Music about mothers on my first Mother's Day
My spring semester ends

Another mother poem: taste


This thin gruel is your first step
toward strawberries warm from the sun

wedges of cheddar made from grassy milk
Macs and Cortlands pressed into cider

but once this spoon passes your lips
I have to curb mine from proclaiming

I made every ounce of exuberant you,
your chubby thighs and chipmunk cheeks

hesitation stills my hand, but
you don't know what bittersweet means

what blessing should I make
over this first bite, your open mouth

a door to the wide world waiting
to be brought inside?

We recently began giving Drew his first solid food. It's been a treat to watch him begin to figure out how to eat in this new way, and I think he may be figuring out that this is food, not just some strange new game that mom and dad want to play! I'm thrilled that his culinary horizons are expanding.

But there's also part of me which felt a pang when we began this process. As happy as I am that he's beginning to eat food which doesn't come from me, there's something poignant for me about this new step along the road of individuation and independence. That's what sparked this week's mother poem.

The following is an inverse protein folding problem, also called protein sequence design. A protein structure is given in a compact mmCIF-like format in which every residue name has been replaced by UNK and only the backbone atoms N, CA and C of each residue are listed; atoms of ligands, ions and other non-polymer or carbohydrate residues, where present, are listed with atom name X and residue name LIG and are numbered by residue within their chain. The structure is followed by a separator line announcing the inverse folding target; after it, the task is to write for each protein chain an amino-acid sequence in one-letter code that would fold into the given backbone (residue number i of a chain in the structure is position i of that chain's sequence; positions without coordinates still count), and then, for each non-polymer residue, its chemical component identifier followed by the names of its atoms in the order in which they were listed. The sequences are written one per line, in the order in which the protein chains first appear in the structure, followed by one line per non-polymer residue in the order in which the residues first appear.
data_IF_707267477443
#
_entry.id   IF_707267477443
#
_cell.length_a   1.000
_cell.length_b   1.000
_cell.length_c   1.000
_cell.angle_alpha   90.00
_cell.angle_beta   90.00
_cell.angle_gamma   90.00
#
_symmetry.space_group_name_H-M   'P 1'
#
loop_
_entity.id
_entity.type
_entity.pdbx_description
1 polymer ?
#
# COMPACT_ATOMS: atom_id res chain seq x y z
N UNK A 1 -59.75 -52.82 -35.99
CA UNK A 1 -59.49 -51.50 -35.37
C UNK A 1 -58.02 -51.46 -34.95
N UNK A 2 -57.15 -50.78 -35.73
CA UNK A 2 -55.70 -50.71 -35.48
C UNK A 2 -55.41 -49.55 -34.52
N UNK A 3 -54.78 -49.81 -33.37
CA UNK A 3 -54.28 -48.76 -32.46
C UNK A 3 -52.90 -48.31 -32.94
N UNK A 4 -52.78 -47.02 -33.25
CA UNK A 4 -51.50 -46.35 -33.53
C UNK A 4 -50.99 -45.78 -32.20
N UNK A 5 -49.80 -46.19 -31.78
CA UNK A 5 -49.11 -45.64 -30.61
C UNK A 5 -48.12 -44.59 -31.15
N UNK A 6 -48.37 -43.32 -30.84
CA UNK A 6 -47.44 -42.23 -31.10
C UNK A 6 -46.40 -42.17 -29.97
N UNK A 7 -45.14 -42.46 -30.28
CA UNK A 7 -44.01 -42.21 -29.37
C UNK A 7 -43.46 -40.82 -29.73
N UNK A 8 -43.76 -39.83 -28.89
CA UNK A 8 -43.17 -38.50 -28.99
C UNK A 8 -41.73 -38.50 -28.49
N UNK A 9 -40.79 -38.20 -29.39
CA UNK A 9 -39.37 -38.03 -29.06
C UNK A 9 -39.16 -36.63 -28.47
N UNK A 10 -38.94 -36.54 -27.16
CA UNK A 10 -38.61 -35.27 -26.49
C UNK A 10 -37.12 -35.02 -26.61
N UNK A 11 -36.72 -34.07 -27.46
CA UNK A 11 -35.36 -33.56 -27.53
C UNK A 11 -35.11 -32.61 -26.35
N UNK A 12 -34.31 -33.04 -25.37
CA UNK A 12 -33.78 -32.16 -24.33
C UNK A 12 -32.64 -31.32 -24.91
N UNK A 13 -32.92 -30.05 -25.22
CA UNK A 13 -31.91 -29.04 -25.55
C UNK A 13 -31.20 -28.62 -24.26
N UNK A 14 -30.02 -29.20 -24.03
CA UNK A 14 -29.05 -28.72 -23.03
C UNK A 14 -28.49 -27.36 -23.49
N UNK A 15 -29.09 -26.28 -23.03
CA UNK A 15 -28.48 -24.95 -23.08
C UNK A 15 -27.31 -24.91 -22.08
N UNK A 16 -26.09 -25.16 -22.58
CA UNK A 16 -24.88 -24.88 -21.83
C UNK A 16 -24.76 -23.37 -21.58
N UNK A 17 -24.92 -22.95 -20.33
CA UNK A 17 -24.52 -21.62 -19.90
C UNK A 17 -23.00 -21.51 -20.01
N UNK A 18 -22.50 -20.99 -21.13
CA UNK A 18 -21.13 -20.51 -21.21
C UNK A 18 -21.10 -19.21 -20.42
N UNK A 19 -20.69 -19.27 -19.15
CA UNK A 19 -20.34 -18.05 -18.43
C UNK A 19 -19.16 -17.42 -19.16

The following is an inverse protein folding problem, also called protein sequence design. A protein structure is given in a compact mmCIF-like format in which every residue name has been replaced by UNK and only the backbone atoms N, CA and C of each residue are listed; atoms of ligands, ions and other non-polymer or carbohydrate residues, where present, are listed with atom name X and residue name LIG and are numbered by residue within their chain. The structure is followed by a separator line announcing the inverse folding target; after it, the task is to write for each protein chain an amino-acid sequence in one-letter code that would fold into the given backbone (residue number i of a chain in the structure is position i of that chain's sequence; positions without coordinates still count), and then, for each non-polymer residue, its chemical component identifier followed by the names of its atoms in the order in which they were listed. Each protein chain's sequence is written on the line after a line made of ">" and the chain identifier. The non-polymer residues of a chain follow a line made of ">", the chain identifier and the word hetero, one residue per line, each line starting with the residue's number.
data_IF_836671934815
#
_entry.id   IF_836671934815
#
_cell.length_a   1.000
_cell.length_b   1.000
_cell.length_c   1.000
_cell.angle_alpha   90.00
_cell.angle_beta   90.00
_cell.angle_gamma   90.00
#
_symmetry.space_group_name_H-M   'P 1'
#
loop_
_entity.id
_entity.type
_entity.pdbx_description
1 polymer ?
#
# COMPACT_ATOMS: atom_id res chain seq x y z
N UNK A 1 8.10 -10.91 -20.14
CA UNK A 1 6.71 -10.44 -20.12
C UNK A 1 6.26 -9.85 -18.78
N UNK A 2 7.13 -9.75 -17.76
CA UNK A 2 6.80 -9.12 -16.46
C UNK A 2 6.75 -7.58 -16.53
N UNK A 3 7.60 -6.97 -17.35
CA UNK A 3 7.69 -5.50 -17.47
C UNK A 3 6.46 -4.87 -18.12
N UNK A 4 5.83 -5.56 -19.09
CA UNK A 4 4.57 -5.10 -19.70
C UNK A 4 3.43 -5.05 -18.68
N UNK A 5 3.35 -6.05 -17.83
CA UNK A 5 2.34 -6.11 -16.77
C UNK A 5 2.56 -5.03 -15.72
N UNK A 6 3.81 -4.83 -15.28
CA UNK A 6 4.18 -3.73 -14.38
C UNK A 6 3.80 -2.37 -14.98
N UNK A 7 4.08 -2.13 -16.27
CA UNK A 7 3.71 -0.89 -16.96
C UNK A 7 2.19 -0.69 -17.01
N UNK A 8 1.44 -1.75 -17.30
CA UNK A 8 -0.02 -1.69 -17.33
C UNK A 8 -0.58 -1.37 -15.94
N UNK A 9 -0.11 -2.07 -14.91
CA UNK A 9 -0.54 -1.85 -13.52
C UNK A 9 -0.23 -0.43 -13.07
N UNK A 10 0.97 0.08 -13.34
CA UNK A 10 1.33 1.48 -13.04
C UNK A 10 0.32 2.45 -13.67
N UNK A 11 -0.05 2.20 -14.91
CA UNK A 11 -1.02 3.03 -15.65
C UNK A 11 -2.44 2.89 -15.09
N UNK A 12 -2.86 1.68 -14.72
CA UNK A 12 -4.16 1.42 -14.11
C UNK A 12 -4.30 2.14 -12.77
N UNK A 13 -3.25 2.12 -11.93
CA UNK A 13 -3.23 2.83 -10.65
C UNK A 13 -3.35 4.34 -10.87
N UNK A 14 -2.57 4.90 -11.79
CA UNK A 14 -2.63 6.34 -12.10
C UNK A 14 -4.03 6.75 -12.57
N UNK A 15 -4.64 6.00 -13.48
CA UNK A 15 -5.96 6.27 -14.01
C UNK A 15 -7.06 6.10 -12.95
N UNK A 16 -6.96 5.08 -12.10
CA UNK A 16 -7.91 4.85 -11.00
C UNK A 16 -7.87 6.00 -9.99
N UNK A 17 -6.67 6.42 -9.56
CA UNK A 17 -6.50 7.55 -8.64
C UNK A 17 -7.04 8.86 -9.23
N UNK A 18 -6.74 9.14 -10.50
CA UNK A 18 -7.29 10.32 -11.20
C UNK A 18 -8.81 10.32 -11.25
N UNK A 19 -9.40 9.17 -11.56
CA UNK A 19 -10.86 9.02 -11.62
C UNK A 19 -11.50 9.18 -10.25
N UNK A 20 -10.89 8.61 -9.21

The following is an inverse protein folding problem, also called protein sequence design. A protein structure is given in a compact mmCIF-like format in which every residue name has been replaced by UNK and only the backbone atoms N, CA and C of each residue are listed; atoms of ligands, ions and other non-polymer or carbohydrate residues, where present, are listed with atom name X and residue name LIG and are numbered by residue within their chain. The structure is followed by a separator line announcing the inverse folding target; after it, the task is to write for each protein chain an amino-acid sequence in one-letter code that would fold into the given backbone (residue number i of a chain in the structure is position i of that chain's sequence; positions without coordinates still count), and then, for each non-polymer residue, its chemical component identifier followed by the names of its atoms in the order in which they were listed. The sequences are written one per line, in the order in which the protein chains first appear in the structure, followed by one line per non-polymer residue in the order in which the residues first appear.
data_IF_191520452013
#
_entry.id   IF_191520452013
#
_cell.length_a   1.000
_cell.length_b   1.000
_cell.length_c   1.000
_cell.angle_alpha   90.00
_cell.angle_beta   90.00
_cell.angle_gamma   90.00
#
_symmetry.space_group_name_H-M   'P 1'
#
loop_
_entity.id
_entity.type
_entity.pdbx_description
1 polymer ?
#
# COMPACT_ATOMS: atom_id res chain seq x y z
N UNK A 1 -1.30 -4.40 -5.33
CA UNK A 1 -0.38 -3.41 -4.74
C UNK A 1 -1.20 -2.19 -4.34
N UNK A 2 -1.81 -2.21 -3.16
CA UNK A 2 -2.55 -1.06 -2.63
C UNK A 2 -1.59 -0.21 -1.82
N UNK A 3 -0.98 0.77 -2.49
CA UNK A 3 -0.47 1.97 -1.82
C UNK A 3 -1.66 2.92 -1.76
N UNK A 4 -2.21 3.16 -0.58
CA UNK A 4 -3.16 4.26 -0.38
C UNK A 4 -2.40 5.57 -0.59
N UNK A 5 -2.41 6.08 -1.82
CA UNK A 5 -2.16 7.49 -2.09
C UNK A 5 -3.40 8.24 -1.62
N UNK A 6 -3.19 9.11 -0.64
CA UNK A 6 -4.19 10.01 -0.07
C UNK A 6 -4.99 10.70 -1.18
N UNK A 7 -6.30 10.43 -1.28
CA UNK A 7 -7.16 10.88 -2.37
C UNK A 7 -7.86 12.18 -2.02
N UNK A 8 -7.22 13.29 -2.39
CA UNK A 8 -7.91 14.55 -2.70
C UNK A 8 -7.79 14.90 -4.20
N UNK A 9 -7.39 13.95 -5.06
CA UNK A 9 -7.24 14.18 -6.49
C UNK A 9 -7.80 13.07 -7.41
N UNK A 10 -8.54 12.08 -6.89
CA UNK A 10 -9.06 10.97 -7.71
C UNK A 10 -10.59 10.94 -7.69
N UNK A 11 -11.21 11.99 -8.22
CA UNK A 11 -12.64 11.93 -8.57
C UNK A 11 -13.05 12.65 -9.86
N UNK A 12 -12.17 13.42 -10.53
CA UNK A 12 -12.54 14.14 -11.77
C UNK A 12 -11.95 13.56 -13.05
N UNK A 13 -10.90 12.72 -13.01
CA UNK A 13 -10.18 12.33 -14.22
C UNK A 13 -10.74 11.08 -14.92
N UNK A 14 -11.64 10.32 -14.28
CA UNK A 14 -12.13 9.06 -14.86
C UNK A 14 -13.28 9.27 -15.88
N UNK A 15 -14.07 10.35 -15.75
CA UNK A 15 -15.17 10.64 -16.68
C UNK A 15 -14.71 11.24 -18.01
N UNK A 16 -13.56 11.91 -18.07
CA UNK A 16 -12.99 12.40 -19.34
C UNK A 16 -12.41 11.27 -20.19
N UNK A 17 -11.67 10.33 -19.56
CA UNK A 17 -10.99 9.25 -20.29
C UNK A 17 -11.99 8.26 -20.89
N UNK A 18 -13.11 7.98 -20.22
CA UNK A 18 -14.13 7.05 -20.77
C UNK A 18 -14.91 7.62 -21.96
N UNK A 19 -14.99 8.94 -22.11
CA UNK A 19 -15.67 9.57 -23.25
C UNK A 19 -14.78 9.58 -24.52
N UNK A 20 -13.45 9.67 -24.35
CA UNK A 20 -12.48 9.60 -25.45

From the moment of his birth, Drew has been moving slowly and inexorably into his own life, like an astronaut pushing off from his craft and beginning to float into the vast uncharted reaches of space. Of course, he's still dependent on me and on us for all kinds of things, but a million tiny separations are already beginning. It's amazing. I can't wait to see what he discovers as he continues to grow.

ETA: While I didn't write this poem for this week's prompt at Big Tent Poetry, I'm delighted to see a potential successor to Read Write Poem emerging -- and if you've been jonesing to see what other poets wrote this week, the first "come one, come all" post is the place to look!